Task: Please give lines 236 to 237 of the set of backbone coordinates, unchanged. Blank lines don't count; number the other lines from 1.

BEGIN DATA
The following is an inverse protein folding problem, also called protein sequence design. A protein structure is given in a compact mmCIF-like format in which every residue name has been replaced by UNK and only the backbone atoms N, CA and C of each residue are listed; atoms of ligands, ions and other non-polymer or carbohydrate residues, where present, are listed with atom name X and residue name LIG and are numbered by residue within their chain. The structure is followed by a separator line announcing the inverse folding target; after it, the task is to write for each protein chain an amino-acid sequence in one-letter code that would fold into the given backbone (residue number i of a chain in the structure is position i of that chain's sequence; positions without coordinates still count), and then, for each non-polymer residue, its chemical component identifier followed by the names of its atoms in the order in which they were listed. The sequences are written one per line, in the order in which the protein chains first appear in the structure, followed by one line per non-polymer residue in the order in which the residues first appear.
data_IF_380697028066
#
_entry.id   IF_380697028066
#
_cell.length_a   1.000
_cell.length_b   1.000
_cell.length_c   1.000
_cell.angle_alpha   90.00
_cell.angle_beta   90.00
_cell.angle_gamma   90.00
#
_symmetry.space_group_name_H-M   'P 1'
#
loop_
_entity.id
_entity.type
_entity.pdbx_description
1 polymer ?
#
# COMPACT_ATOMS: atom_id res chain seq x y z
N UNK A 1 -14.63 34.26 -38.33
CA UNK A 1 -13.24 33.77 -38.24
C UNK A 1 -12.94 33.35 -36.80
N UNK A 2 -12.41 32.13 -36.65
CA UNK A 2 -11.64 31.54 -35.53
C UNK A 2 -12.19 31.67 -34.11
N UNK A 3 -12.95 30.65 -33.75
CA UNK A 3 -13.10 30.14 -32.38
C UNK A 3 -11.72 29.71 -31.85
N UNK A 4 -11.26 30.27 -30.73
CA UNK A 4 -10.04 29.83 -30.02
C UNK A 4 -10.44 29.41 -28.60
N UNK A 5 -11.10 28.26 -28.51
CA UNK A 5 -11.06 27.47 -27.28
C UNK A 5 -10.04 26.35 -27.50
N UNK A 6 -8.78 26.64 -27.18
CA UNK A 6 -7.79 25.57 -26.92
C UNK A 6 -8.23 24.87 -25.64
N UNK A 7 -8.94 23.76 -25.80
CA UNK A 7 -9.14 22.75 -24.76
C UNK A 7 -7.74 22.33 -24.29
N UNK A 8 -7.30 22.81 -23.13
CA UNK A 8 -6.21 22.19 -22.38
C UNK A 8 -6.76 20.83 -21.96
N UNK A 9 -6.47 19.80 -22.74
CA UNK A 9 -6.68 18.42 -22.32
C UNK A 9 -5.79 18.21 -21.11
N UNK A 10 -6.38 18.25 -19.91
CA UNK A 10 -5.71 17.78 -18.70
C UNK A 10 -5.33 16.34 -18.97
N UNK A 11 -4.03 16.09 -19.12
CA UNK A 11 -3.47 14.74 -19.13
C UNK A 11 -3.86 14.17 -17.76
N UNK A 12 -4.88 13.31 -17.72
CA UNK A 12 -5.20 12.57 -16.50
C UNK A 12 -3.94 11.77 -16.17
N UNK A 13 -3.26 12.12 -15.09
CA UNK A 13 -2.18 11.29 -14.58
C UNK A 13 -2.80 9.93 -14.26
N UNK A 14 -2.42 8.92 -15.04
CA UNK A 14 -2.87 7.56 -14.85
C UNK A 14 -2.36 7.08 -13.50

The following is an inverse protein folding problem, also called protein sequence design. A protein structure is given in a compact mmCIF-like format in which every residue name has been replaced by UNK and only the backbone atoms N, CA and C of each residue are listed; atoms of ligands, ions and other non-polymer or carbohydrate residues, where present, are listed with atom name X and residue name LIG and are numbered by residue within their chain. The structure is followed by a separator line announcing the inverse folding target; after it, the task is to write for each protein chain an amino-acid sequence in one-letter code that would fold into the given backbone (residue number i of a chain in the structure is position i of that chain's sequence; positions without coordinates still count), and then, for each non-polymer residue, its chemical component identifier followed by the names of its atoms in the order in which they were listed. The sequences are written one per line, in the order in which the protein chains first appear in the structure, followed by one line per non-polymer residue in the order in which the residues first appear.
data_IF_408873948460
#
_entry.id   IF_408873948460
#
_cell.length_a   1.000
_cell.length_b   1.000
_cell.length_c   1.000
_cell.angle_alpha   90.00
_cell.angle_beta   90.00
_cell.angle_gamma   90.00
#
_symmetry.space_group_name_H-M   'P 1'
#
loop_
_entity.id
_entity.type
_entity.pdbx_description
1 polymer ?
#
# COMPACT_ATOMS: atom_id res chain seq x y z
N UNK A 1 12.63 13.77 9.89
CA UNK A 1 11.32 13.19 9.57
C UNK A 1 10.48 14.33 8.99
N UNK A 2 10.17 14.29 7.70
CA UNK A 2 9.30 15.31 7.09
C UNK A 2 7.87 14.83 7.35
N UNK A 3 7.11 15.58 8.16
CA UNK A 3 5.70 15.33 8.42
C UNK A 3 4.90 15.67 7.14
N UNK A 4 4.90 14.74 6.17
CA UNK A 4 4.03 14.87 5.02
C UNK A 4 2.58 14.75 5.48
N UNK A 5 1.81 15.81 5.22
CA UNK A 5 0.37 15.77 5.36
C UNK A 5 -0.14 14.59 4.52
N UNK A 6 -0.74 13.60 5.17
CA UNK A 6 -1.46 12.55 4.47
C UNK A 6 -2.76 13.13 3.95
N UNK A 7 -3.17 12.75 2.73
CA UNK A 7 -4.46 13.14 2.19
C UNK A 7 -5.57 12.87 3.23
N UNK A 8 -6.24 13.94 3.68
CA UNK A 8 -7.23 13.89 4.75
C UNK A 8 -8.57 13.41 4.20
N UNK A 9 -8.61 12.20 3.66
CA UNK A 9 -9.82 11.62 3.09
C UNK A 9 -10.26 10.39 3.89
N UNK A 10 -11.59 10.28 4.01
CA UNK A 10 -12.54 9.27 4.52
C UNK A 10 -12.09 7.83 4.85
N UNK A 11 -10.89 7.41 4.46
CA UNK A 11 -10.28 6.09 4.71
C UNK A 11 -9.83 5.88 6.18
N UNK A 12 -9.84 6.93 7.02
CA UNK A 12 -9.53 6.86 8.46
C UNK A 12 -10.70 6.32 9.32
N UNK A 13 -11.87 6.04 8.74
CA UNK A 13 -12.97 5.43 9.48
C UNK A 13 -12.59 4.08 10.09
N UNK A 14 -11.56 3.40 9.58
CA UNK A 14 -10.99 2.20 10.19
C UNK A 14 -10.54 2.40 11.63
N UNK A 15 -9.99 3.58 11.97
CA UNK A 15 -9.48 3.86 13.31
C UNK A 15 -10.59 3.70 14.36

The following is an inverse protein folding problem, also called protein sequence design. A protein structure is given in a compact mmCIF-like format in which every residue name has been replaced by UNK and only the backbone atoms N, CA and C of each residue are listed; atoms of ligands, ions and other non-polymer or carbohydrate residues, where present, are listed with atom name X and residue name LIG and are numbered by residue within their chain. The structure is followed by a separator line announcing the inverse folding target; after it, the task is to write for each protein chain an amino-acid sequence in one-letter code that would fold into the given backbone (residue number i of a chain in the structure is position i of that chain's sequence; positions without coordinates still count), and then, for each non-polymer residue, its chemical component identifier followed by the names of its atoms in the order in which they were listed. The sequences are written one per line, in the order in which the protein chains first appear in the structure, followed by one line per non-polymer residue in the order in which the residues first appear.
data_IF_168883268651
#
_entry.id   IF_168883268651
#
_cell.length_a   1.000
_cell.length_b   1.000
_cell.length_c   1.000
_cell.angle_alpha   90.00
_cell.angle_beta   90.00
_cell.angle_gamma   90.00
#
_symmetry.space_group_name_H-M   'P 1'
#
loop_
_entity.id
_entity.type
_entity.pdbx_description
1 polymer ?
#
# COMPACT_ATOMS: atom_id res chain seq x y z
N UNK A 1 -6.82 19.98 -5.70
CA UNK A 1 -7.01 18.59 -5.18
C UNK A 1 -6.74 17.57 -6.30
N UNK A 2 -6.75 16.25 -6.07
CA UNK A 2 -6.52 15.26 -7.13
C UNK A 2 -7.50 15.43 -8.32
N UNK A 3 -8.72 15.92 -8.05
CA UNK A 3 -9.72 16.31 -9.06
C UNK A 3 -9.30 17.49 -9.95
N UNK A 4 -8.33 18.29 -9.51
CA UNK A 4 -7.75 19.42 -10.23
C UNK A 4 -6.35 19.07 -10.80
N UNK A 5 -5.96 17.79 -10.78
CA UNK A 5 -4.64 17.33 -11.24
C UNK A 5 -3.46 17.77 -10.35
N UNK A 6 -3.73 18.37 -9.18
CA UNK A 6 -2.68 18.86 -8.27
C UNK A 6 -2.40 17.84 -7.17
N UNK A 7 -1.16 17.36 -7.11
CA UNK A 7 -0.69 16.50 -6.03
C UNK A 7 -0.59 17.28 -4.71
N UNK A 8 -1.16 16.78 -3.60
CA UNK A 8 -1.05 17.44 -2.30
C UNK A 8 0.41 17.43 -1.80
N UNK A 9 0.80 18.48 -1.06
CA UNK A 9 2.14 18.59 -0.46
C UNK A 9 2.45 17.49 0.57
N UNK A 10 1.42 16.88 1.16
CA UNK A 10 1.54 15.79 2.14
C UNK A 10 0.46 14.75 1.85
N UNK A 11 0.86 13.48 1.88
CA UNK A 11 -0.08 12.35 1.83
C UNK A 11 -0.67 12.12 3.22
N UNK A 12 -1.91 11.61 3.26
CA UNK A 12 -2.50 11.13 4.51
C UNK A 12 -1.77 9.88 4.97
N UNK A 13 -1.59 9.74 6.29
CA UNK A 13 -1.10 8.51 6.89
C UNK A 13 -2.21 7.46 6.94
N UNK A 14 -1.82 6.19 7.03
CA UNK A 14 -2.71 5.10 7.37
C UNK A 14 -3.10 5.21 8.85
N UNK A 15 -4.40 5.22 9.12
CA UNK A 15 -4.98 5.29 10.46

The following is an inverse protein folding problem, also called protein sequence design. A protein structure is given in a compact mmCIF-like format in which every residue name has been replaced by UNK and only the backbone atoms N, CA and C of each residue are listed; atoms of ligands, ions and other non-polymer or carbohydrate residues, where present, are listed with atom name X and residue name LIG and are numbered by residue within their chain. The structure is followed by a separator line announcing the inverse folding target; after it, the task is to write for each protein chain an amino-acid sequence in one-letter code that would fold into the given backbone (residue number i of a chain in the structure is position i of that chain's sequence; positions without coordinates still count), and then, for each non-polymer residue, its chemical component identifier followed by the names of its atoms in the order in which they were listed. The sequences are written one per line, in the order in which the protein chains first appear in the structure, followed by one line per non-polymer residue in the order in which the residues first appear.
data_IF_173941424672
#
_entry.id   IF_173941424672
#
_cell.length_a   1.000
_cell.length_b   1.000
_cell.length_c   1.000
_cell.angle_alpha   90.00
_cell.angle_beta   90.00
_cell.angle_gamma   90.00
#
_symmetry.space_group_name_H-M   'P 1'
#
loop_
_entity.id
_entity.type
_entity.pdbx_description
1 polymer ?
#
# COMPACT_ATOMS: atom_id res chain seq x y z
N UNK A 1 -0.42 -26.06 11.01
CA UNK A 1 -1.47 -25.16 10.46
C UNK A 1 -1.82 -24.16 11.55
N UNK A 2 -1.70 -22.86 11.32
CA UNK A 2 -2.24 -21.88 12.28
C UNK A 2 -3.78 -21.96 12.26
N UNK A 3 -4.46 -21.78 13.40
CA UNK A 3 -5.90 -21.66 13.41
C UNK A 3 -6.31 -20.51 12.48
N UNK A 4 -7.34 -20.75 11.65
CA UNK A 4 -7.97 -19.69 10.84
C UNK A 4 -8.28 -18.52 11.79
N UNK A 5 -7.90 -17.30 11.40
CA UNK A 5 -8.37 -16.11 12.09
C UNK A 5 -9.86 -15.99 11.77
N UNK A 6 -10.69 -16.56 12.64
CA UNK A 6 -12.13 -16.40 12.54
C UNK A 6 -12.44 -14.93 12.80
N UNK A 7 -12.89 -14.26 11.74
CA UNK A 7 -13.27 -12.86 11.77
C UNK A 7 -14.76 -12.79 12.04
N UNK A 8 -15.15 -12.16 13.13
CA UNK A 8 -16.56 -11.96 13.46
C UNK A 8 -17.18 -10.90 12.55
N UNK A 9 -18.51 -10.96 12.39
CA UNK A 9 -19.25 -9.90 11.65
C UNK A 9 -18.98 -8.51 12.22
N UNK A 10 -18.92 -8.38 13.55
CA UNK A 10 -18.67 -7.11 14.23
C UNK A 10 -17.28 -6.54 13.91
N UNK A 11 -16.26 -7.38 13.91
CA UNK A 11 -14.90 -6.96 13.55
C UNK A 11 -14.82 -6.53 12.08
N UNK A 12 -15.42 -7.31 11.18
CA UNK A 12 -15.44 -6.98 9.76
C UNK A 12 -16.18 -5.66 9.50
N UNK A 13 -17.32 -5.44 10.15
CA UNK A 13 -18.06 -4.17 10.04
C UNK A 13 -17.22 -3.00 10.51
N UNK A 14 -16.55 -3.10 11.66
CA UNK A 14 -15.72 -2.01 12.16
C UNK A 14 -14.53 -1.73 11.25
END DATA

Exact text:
C UNK A 7 -14.76 -12.79 12.04
N UNK A 8 -15.15 -12.16 13.13